Love your blog, by the way! Can I post a link to it?

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    2. Thanks all around and please post a link

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  2. I was just at the army museum in Toledo (Spain) where one whole wing was dedicated to the history/hobby of painting miniature armies...apparently a very solid pastime that has spanned several centuries. Amazing to see the development between figures over time...even two-dimensional tin soldiers are impressive when painted up and organized in the hundreds. 54mm might have been the standard in the 60s and 70s, but smaller scale (3D) models have been around since before that!

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    1. Great observation! Thank you!

      Agreed; painting miniatures has been around as a hobby for a very long time. I have a stack of 'mass-market' books from the Sixties about the hobby, and it was very much a 'gentleman's hobby' back in the day. I have some flats in my collection; they didn't seem to catch on here in the US, for some reason. 54mm seemed to have become a standard during this time - Airfix and Historex did plastic figures, and there were a lot of small companies doing metal ones here in the US. Bill Murray, of Old Guard, was a 54mm guy before he did the Tekumel 25mm figures...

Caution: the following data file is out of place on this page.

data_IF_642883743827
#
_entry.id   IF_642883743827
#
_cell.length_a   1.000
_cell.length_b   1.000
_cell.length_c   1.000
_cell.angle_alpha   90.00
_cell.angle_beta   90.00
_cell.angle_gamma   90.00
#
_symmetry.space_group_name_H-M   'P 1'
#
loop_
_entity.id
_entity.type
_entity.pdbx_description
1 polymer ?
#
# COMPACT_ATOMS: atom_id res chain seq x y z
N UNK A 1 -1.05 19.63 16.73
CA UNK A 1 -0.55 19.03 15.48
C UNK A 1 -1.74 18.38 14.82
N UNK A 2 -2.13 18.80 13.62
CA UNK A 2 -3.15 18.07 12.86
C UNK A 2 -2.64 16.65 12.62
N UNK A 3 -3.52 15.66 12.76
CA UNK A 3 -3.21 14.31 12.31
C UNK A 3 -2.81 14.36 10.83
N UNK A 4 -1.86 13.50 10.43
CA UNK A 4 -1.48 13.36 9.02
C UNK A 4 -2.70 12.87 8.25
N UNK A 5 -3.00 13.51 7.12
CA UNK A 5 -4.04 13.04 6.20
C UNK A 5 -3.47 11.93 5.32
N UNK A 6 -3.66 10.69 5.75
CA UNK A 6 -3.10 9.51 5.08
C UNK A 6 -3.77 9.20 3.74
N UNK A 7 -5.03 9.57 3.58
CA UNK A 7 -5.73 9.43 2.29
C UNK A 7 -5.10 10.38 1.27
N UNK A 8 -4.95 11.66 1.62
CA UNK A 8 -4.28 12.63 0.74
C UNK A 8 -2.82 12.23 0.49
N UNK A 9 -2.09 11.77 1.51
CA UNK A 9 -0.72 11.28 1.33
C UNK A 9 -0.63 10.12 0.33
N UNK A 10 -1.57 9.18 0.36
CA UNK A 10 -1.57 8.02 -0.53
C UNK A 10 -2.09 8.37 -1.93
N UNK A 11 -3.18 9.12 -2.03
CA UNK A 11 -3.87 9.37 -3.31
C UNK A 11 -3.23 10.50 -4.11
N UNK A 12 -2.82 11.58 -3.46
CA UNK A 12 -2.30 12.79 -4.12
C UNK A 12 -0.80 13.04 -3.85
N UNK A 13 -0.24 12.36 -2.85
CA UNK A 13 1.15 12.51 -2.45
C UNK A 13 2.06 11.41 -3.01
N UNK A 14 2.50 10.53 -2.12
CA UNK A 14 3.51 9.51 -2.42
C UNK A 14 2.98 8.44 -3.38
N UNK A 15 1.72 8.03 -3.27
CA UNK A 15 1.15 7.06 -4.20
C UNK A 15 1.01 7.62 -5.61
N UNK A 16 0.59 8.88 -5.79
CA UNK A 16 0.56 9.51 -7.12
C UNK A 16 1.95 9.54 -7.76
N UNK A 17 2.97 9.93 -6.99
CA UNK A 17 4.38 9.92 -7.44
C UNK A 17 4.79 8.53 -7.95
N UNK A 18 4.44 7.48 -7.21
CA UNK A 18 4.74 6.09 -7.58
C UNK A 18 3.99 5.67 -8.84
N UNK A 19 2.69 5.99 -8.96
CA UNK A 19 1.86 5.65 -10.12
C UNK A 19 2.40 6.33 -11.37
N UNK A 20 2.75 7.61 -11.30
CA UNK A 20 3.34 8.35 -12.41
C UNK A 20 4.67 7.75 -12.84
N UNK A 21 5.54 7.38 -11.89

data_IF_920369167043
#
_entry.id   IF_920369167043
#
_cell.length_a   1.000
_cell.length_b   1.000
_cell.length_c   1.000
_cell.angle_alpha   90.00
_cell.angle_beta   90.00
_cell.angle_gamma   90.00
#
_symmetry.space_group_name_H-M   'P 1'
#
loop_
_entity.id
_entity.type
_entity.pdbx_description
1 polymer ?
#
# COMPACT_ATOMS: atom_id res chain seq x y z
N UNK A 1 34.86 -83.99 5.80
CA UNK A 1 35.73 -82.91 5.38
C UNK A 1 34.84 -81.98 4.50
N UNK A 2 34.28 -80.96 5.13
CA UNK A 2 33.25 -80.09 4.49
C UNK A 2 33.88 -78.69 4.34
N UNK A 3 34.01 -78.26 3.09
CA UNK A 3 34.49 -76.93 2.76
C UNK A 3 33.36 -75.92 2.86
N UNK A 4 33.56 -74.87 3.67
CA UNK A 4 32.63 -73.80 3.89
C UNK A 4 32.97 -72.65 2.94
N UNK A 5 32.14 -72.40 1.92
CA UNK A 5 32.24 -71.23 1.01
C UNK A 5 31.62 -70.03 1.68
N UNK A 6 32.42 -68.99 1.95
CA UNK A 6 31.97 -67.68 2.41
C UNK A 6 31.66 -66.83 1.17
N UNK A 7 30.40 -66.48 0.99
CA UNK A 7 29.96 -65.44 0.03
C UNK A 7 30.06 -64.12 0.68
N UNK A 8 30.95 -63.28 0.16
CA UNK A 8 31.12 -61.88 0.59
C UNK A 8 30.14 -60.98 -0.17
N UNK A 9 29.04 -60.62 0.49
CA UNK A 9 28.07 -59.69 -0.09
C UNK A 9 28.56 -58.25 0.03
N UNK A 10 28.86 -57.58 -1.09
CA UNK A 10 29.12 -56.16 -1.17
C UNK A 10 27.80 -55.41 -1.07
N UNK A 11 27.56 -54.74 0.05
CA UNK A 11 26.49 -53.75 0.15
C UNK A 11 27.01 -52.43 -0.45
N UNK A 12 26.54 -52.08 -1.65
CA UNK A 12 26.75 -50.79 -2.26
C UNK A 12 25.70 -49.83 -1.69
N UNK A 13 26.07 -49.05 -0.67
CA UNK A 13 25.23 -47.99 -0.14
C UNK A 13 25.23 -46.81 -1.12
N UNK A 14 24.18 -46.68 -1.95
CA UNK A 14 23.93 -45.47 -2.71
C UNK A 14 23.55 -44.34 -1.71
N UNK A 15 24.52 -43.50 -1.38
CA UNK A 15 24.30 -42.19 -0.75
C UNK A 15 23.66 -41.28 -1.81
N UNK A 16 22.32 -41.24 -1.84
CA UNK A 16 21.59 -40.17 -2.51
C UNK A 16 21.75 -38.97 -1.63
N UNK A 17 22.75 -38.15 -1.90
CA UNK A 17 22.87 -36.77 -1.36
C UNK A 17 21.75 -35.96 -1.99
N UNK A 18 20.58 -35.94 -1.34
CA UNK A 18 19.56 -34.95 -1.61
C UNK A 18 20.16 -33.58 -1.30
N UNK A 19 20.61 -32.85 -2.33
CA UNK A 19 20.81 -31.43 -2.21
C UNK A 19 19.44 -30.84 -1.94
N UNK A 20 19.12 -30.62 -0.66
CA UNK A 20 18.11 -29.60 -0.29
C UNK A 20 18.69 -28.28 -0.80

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  3. Here in Poland Pactra paints are still available.

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  4. Wow! Really? That's a good thing to know, when I finally need to restock my supplies...